Past Reviews

Regional Reviews: San Francisco/North Bay

The Prom
National Tour
Review by Patrick Thomas

Also see Patrick's recent review of Let's Dance

Kaden Kearney
Photo by Deen Van Meer
The end of each school year brings high school juniors and seniors a sense of both relief and stress. Relief because summer vacation is right around the corner, and stress not simply over worries about final grades, but also because late spring means one thing for many high school students: prom, that year-end party where teen couples get dressed up for a bacchanal of sorts. Prom means tuxes and party dresses, DJs and dancing, limo rentals and after parties. A survey from Visa conducted in 2015 found teenagers (or their parents) spent an average of $919 on prom expenses. Besides the financial investment, prom can also be an emotional mine field: who to ask, how to ask (these days, "promposals" are as common–and overblown–as gender reveal parties), what to wear, where to eat ...

Now imagine you are a gay teenager living in a middle America town where rainbow flags are almost as rare as truck nuts on the popemobile. Such is the case in The Prom for Emma (Kaden Kearney), a young, newly out lesbian who wants to take her girlfriend, the still deeply closeted Alyssa (Kalyn West), to the James Madison High School prom–but the PTA, led by a rather one-dimensional single mother, Mrs. Greene (Ashanti J'Aria), forbids it.

But before we get to meet the students of Madison High (your usual collection of jocks and cheerleaders, with a nerd or two thrown in) in the touring production of The Prom, currently appearing at SHN's Golden Gate Theatre, we will first spend a little time at Sardi's after opening night of a new musical about Eleanor Roosevelt. The two leads of that show, Dee Dee Allen (Courtney Balan) and Barry Glickman (Patrick Wetzel), are self-impressed pathological narcissists who are thrilled when the first review comes in. It's a good one, and they crow that "this tour-de-force will never be forced to tour." But their smiles quickly fade when no other reviewer likes it, and the New York Times pans the show with a level of cruelty that suggests the show's poster will be added to the array of other Broadway failures hanging on the walls of Joe Allen, a restaurant that is a favorite of Broadway performers. "Now we know what the original cast of Carrie felt like," Dee Dee says, at which her castmate Trent (Bud Weber) snaps, "No, you don't."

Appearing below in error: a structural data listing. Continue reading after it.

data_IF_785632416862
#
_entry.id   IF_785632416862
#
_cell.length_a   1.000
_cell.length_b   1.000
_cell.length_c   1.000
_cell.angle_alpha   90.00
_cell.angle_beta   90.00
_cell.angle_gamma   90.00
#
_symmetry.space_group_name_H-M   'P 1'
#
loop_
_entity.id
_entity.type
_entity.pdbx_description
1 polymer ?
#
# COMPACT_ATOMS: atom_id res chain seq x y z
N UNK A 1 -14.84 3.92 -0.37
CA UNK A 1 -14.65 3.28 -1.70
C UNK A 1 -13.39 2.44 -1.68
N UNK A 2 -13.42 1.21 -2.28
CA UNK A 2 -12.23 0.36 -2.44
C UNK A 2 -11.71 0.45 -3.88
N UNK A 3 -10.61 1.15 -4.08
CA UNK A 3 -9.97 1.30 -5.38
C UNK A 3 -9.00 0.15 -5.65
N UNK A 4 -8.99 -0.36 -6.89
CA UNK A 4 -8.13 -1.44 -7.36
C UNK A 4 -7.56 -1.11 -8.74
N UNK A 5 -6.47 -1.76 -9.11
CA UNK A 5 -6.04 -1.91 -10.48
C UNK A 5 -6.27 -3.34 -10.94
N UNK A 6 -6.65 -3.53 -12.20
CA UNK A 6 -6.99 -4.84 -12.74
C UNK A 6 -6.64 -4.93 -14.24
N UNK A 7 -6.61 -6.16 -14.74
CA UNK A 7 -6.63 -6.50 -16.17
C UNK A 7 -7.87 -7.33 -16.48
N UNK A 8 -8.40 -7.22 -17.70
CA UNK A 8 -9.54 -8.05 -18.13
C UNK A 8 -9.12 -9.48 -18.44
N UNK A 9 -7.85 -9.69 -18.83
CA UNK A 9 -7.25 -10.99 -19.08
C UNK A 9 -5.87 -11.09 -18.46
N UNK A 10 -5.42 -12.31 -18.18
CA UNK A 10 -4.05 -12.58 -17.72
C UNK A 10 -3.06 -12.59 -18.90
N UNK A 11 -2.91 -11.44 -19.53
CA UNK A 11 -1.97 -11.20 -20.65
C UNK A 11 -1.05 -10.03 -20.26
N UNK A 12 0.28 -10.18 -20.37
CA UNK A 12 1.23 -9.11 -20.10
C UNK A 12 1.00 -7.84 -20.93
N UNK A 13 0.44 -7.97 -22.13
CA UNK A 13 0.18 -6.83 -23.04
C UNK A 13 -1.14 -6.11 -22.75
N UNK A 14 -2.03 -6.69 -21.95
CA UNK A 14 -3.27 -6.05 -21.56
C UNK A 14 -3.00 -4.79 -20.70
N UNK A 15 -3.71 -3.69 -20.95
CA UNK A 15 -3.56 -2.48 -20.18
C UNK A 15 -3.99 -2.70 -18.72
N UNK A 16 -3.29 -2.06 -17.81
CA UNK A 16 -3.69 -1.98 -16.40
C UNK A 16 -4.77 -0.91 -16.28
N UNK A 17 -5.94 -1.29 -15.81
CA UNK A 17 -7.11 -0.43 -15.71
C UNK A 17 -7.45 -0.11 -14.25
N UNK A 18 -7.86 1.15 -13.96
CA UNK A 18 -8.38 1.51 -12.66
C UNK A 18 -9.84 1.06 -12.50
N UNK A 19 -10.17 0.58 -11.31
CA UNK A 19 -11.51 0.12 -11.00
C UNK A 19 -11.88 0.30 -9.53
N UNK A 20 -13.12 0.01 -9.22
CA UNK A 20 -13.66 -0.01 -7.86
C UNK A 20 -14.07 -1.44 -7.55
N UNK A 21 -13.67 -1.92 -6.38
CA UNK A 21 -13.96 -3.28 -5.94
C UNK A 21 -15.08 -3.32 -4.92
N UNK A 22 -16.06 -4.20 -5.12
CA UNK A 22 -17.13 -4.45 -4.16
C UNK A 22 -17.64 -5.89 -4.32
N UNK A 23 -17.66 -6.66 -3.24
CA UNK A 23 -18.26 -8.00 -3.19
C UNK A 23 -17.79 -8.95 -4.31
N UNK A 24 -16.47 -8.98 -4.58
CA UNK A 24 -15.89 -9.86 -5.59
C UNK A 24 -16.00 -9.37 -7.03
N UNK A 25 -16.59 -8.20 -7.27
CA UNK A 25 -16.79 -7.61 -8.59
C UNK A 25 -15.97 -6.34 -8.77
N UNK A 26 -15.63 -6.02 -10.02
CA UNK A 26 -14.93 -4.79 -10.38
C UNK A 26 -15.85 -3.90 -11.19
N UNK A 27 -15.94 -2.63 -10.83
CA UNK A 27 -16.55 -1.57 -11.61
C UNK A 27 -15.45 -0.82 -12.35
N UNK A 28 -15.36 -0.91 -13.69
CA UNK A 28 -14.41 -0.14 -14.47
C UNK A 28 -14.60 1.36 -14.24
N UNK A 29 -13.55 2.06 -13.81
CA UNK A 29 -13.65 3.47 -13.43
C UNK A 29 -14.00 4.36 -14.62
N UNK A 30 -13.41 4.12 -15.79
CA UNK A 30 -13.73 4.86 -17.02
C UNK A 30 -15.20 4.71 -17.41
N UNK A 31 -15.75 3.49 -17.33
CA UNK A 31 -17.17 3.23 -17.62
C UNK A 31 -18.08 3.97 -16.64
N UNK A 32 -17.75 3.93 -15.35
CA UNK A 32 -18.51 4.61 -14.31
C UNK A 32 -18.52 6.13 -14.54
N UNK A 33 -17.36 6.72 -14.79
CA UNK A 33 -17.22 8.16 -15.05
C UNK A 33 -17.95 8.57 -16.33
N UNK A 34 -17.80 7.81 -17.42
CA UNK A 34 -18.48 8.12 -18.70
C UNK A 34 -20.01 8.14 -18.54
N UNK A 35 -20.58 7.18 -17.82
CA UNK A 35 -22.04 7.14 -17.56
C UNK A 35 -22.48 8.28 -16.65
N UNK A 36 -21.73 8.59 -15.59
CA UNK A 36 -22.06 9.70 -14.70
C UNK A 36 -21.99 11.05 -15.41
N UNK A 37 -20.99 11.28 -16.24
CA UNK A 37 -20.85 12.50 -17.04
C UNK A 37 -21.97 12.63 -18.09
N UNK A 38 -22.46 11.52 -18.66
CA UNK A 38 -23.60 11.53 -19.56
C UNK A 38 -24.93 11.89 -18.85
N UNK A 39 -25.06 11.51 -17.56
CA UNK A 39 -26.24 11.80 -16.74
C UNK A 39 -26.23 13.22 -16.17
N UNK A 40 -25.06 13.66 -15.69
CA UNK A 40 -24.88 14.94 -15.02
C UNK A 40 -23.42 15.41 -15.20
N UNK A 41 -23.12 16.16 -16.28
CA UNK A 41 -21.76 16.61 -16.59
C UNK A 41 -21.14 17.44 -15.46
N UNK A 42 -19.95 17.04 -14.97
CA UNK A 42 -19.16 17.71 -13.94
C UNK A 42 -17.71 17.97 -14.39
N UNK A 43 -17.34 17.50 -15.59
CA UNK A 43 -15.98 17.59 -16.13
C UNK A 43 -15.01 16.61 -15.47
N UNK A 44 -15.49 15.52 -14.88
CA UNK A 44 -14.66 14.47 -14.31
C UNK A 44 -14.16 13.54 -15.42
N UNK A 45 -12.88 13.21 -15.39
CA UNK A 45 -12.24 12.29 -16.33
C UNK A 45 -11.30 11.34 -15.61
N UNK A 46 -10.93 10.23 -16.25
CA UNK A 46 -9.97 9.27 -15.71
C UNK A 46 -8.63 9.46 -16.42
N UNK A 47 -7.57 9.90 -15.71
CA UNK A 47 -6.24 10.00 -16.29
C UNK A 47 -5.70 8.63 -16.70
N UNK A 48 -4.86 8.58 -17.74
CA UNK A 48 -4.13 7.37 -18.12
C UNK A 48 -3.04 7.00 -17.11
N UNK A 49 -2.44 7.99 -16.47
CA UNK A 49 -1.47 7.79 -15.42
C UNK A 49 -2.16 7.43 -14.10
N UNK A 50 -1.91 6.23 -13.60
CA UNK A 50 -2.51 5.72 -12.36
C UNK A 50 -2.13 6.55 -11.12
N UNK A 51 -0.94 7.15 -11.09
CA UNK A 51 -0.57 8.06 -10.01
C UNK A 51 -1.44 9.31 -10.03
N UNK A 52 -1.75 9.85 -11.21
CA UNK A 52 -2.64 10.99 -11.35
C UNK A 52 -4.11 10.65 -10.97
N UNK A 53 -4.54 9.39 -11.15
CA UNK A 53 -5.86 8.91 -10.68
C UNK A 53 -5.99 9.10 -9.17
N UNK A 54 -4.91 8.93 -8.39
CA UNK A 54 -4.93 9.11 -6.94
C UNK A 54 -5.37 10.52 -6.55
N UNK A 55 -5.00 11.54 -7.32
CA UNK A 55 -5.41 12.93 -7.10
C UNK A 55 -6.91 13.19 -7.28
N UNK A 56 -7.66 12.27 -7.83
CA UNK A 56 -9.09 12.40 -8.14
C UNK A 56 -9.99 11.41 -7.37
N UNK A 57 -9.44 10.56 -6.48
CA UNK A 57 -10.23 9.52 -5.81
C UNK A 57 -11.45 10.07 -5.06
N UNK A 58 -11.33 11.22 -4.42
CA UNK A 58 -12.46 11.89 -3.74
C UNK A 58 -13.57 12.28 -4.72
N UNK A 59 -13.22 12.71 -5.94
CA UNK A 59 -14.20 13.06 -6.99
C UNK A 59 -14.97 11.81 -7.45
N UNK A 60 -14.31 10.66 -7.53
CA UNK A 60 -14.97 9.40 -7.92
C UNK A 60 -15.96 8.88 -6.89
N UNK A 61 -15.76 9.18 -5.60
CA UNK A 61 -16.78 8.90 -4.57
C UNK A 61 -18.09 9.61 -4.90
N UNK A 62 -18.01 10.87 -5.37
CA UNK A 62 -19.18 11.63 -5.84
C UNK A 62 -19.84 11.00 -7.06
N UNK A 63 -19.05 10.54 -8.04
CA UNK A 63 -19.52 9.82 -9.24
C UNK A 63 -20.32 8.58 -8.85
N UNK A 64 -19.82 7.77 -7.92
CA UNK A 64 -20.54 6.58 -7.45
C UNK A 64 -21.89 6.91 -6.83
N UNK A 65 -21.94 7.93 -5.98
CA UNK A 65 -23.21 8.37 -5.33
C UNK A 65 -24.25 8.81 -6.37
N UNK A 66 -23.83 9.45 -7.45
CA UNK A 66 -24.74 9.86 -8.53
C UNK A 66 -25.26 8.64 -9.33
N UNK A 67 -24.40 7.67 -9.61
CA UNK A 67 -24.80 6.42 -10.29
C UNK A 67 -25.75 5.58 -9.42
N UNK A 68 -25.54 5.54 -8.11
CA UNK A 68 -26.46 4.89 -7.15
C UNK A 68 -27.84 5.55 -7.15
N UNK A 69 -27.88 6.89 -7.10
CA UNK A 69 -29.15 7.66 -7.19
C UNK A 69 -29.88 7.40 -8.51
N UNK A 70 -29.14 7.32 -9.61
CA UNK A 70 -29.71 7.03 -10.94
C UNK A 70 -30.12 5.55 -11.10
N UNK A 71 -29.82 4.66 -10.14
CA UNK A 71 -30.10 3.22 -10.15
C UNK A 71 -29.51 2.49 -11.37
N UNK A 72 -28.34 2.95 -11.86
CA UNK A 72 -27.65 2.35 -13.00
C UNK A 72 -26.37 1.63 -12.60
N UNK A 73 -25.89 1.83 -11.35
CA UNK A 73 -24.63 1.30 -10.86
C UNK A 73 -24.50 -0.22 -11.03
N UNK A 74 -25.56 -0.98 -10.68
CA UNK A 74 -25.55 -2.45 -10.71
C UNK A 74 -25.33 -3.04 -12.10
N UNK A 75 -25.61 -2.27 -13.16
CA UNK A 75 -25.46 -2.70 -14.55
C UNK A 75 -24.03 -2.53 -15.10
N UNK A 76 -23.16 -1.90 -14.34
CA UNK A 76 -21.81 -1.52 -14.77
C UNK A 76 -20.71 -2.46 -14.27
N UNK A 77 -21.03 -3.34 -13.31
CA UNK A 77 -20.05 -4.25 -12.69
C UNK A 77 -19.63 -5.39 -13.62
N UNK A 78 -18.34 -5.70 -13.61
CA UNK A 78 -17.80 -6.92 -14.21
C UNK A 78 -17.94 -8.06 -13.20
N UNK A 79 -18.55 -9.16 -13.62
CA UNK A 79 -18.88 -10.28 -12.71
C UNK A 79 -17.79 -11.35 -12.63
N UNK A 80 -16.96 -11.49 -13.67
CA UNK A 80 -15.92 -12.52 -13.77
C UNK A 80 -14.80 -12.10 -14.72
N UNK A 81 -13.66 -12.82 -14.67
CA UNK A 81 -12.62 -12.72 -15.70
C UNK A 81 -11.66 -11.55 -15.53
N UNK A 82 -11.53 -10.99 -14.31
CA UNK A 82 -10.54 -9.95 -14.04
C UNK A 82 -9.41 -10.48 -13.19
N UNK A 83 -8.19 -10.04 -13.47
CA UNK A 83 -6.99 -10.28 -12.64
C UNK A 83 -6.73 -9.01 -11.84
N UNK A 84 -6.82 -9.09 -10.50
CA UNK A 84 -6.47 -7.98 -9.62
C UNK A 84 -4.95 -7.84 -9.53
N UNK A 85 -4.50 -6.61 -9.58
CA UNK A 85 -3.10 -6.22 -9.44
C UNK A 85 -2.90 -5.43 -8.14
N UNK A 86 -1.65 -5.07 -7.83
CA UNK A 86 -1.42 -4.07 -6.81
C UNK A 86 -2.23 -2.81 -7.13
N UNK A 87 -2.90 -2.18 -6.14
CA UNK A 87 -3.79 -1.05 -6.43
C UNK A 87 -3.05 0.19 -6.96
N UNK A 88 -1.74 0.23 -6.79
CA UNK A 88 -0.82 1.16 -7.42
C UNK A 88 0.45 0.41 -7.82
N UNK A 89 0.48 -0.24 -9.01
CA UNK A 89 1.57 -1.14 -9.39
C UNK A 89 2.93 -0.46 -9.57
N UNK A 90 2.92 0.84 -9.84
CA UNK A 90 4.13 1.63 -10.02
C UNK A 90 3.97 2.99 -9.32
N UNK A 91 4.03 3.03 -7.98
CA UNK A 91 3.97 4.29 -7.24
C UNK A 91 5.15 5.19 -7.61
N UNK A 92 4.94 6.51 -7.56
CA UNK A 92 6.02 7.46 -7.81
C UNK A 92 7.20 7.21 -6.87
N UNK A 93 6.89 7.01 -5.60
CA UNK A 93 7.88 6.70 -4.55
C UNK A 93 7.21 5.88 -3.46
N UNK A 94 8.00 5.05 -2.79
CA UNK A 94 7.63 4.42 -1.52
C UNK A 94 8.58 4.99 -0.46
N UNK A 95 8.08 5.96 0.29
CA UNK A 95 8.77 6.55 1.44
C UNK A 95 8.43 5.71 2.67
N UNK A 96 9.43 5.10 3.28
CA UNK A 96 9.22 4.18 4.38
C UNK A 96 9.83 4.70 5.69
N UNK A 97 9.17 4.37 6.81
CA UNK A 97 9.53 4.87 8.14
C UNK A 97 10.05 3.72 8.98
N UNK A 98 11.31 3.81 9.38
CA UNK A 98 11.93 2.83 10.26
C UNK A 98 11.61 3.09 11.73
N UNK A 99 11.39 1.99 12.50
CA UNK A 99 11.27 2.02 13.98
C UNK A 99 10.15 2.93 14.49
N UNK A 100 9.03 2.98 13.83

What to do, what to do? How will Dee Dee and Barry, and fellow cast members Angie (Emily Borromeo) and Trent, garner the attention they so desire with the stain of Eleanor! threatening to send them all to Broadway's D-list? They need a cause: something that will lift their image, without putting them out too much. "A little injustice we can drive to," Dee Dee suggests. World hunger is too broad and building houses for the homeless too much physical labor. Flipping through Twitter, Angie learns of Emma's problem and next thing you know, the cast of Eleanor! interrupt the PTA meeting carrying signs reading "Lez is More!," "Wish You Were Queer," and "No More Mr. Nice Gay."

From composer Matthew Sklar, lyricist Chad Beguelin, and bookwriters Beguelin and Bob Martin, The Prom has some of the same sweetness and wit of The Drowsy Chaperone, for which Martin co-wrote the book. Despite the fact that it makes the hurdles the Broadway do-gooders must overcome to get to its happy ending very low indeed, the songs have some lovely melodies and are mostly well-performed by a solid cast. As Emma, Kaden Kearney is wondrous: their voice is as smooth and sweet as caramel, and they portray Emma as a very reluctant hero, often hugging herself or thrusting her hands in her pockets, anything to fly as far under the radar as possible.

At the other end of the spectrum are Dee Dee and Barry, for whom "offstage" is a concept as foreign as considering someone else's needs above their own. "I have never said this to someone before," Dee Dee offers late in the proceedings, "but tell me about you." Barry is so flamboyant that one half expects the fire department to burst in. "I'm as gay as a bucket of wigs," he shouts. "A bucket of them!"

Though Courtney Balan's voice was a bit weak at times (an off night?) at the performance I attended, her comic chops were in fine form. So too were Bud Weber's as Trent, the handsome young actor who simply can't stop talking about the fact he went to Juilliard.

While The Prom may be a little lightweight in addressing the very heavy problems of intolerance and homophobia, one can forgive its cotton candy-ish nature because–like Emma herself–it's so utterly likeable and honest.

The Prom runs through July 17, 2022, at the Golden Gate Theatre, 1 Taylor Street, San Francisco CA. Tickets range from $56 - $256. For tickets and information, please call 888-746-1799 or visit For more information on the tour, visit